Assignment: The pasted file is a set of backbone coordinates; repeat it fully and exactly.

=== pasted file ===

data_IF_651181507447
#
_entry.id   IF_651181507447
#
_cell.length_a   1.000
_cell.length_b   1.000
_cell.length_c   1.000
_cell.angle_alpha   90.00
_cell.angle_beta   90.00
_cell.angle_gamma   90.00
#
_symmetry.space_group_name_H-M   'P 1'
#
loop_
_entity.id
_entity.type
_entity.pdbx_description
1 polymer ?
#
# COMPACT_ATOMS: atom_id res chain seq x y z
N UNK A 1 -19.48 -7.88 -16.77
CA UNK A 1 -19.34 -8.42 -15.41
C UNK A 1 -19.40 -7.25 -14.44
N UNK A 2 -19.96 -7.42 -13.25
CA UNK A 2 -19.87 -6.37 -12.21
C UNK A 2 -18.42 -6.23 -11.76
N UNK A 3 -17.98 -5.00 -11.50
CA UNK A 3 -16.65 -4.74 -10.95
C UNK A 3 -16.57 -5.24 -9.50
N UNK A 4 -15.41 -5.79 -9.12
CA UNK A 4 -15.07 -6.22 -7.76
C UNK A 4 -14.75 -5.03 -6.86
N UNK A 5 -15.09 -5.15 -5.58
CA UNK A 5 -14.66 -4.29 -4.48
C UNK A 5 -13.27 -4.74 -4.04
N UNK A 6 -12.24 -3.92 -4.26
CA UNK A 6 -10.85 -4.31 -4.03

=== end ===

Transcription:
data_IF_651181507447
#
_entry.id   IF_651181507447
#
_cell.length_a   1.000
_cell.length_b   1.000
_cell.length_c   1.000
_cell.angle_alpha   90.00
_cell.angle_beta   90.00
_cell.angle_gamma   90.00
#
_symmetry.space_group_name_H-M   'P 1'
#
loop_
_entity.id
_entity.type
_entity.pdbx_description
1 polymer ?
#
# COMPACT_ATOMS: atom_id res chain seq x y z
N UNK A 1 -19.48 -7.88 -16.77
CA UNK A 1 -19.34 -8.42 -15.41
C UNK A 1 -19.40 -7.25 -14.44
N UNK A 2 -19.96 -7.42 -13.25
CA UNK A 2 -19.87 -6.37 -12.21
C UNK A 2 -18.42 -6.23 -11.76
N UNK A 3 -17.98 -5.00 -11.50
CA UNK A 3 -16.65 -4.74 -10.95
C UNK A 3 -16.57 -5.24 -9.50
N UNK A 4 -15.41 -5.79 -9.12
CA UNK A 4 -15.07 -6.22 -7.76
C UNK A 4 -14.75 -5.03 -6.86
N UNK A 5 -15.09 -5.15 -5.58
CA UNK A 5 -14.66 -4.29 -4.48
C UNK A 5 -13.27 -4.74 -4.04
N UNK A 6 -12.24 -3.92 -4.26
CA UNK A 6 -10.85 -4.31 -4.03